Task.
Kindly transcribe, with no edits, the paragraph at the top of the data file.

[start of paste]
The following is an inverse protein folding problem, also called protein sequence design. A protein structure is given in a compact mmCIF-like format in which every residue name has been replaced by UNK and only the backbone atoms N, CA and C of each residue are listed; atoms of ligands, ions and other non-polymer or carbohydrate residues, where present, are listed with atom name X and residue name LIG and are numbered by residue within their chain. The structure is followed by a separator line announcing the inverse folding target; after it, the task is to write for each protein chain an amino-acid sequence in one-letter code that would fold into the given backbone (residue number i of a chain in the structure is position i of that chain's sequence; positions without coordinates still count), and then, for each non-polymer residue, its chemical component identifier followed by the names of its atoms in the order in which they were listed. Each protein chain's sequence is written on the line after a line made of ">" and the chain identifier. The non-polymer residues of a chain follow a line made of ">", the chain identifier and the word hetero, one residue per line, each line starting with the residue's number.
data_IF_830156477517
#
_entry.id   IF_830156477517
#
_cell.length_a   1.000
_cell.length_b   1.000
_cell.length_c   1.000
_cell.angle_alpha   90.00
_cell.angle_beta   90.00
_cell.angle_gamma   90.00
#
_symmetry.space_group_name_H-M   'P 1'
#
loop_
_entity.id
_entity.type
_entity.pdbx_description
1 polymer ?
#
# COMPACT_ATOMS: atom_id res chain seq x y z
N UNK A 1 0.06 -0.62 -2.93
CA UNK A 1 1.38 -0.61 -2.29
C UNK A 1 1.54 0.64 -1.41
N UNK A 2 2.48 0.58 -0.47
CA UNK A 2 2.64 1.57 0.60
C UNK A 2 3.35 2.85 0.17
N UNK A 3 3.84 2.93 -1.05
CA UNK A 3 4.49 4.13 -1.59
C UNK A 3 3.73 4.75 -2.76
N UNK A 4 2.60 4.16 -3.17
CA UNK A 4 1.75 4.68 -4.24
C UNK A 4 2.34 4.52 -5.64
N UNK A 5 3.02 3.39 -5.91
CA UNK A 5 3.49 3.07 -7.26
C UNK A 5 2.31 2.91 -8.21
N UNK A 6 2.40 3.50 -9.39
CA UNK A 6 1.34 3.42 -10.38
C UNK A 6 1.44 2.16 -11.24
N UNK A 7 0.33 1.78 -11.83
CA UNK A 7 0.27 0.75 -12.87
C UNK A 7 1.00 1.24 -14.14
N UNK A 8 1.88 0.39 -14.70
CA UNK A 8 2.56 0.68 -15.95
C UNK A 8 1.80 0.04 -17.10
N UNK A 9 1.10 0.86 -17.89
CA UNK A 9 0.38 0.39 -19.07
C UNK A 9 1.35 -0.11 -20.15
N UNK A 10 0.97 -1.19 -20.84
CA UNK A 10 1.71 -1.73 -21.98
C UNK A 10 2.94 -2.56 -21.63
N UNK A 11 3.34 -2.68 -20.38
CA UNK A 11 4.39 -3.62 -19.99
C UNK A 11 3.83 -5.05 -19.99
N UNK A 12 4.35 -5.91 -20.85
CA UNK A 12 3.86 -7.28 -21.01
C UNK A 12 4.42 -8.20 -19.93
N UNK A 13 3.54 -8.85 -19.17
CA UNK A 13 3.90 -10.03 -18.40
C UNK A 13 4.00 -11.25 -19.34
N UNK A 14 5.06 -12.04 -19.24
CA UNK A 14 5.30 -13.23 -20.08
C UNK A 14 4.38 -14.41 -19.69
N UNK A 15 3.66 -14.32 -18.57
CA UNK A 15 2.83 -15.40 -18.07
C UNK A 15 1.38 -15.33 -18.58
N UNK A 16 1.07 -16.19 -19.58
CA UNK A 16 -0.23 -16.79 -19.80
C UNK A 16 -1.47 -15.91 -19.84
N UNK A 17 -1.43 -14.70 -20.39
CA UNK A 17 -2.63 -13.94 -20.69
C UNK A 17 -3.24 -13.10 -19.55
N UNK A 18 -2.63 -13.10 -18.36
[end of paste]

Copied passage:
The following is an inverse protein folding problem, also called protein sequence design. A protein structure is given in a compact mmCIF-like format in which every residue name has been replaced by UNK and only the backbone atoms N, CA and C of each residue are listed; atoms of ligands, ions and other non-polymer or carbohydrate residues, where present, are listed with atom name X and residue name LIG and are numbered by residue within their chain. The structure is followed by a separator line announcing the inverse folding target; after it, the task is to write for each protein chain an amino-acid sequence in one-letter code that would fold into the given backbone (residue number i of a chain in the structure is position i of that chain's sequence; positions without coordinates still count), and then, for each non-polymer residue, its chemical component identifier followed by the names of its atoms in the order in which they were listed. Each protein chain's sequence is written on the line after a line made of ">" and the chain identifier. The non-polymer residues of a chain follow a line made of ">", the chain identifier and the word hetero, one residue per line, each line starting with the residue's number.